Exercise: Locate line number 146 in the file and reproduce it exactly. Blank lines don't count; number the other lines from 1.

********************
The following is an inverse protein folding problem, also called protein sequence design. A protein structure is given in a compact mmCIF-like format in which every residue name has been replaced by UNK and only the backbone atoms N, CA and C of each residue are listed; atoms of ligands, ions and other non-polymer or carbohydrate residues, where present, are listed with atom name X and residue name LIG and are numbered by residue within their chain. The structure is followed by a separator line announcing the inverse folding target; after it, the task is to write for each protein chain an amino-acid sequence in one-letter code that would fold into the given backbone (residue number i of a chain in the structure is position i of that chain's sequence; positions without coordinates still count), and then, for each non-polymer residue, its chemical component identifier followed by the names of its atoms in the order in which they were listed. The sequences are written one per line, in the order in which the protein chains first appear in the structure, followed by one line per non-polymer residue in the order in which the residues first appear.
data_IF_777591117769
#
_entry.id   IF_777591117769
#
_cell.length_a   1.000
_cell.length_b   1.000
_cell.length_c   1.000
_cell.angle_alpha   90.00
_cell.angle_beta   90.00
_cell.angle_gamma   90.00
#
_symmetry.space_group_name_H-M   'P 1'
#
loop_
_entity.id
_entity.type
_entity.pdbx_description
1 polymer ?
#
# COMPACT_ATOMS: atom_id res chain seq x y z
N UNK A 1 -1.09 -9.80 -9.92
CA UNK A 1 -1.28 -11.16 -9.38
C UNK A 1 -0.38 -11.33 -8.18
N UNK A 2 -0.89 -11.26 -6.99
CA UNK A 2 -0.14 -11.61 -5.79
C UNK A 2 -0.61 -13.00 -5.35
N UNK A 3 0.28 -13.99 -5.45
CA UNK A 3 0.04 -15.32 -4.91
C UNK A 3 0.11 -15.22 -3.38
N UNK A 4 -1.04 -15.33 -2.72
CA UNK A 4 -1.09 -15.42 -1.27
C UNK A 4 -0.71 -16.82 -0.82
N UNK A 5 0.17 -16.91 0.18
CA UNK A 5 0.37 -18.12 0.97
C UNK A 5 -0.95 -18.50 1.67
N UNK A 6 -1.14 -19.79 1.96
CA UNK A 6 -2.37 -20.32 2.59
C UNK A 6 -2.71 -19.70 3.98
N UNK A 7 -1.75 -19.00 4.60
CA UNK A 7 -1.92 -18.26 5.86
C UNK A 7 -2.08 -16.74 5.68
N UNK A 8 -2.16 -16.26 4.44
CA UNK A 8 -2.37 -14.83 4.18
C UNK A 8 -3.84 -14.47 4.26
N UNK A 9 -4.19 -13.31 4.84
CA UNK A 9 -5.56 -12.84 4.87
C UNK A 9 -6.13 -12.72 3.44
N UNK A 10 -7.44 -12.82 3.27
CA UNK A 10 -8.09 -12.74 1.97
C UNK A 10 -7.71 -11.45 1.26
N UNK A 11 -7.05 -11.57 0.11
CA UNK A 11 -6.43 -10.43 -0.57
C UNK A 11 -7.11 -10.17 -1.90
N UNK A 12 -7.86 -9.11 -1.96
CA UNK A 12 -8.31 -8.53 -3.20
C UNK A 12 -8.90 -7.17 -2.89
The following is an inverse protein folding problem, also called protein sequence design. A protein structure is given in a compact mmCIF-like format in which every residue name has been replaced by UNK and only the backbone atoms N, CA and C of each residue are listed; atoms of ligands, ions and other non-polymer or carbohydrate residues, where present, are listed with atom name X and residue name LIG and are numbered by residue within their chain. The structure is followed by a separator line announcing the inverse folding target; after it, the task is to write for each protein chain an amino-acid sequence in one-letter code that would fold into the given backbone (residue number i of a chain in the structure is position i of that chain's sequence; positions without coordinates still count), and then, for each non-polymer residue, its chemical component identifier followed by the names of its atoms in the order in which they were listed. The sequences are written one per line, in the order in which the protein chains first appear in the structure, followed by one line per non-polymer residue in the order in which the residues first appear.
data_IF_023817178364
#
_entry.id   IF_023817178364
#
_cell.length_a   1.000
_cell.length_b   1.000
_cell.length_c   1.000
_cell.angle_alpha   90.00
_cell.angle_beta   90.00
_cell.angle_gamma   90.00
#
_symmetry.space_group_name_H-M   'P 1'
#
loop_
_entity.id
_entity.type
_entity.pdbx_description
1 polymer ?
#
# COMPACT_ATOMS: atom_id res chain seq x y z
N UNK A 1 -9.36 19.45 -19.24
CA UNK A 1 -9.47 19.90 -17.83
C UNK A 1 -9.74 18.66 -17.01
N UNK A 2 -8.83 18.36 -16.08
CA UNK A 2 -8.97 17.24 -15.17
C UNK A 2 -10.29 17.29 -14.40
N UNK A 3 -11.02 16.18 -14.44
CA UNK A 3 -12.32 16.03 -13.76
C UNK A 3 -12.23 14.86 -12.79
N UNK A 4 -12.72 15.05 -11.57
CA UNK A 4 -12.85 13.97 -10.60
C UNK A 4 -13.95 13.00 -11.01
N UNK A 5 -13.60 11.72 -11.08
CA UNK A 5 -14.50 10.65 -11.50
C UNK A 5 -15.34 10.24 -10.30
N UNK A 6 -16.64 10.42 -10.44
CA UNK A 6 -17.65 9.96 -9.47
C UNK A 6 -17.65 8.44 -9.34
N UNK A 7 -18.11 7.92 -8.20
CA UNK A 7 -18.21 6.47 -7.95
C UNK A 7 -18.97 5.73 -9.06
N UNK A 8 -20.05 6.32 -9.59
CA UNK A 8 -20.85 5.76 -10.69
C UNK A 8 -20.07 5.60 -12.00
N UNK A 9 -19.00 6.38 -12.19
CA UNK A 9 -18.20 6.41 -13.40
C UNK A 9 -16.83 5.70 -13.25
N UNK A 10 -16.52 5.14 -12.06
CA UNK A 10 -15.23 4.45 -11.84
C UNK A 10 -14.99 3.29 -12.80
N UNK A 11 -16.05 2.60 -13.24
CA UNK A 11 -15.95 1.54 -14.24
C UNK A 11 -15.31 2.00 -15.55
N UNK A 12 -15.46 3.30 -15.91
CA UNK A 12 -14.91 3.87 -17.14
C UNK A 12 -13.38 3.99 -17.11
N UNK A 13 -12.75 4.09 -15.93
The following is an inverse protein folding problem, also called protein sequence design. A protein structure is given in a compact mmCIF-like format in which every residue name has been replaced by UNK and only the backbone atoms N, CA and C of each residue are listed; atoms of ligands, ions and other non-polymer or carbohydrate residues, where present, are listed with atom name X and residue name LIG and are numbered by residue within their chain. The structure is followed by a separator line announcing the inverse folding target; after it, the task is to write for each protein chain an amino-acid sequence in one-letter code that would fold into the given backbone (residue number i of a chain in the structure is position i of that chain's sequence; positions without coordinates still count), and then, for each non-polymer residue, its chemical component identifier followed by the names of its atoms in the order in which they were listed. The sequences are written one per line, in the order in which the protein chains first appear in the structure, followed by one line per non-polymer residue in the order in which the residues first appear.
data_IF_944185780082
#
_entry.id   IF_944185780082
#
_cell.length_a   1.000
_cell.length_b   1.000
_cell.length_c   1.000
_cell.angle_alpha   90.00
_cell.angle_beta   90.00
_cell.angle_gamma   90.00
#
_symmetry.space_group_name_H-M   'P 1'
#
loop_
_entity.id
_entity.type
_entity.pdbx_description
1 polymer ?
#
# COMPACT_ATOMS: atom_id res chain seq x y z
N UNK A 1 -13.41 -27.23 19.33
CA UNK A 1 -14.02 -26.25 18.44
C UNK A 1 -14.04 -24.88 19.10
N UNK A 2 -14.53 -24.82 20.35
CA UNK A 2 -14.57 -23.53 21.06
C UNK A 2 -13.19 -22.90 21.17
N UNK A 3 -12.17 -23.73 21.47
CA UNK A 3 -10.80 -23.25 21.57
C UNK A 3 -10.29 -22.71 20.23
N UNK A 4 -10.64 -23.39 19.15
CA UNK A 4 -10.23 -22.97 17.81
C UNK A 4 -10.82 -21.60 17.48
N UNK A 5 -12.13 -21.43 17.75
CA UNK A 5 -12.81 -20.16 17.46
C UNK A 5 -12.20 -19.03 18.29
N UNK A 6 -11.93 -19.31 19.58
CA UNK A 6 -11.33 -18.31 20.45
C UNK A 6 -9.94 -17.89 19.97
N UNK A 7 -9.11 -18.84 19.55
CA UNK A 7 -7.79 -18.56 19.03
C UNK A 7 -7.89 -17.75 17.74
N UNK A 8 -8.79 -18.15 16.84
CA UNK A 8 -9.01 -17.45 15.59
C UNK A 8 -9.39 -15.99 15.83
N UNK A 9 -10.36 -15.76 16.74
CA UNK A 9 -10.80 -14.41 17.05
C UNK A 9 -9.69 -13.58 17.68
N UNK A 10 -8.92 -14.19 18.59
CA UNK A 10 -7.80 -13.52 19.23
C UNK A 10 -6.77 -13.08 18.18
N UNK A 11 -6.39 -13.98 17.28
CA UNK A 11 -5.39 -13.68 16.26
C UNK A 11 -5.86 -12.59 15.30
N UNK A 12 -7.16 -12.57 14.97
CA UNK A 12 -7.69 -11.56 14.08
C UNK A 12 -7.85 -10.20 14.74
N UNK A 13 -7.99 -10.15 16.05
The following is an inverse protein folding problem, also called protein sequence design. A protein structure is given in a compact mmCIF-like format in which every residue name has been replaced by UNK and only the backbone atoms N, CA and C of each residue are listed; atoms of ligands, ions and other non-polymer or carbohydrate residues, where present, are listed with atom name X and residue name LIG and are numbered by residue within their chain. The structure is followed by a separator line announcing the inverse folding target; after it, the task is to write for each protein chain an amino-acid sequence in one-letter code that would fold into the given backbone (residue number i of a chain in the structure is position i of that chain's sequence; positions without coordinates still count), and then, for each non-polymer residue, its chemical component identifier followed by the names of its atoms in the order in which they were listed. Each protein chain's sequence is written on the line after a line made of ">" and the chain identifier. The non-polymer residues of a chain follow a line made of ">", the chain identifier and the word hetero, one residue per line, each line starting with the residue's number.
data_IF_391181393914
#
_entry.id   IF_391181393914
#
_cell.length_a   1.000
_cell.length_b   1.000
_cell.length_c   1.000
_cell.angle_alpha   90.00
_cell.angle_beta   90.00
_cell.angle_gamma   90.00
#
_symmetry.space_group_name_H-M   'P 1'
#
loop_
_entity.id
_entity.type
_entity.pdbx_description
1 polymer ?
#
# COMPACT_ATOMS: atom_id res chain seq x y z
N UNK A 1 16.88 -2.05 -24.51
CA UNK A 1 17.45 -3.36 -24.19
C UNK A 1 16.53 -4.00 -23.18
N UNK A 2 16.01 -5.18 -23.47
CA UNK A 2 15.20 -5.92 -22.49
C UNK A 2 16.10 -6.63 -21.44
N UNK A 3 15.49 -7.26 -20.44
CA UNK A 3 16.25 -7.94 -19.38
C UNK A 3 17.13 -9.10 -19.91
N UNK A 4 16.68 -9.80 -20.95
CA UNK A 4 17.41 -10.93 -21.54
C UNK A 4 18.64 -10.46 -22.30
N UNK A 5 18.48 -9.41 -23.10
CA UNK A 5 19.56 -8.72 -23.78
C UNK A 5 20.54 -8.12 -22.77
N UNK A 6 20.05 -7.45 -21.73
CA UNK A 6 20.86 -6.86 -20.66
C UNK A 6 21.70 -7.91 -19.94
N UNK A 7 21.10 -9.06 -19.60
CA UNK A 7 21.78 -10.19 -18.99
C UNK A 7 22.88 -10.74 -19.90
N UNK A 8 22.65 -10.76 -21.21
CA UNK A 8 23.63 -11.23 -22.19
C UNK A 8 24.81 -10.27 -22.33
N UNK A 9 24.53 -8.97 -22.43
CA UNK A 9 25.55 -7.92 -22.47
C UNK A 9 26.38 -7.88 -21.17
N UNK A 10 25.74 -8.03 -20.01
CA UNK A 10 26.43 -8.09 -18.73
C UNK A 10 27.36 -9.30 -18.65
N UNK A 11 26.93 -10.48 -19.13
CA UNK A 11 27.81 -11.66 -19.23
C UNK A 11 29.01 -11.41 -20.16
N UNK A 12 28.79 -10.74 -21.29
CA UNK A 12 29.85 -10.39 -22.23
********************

N UNK A 4 -10.64 -23.39 19.15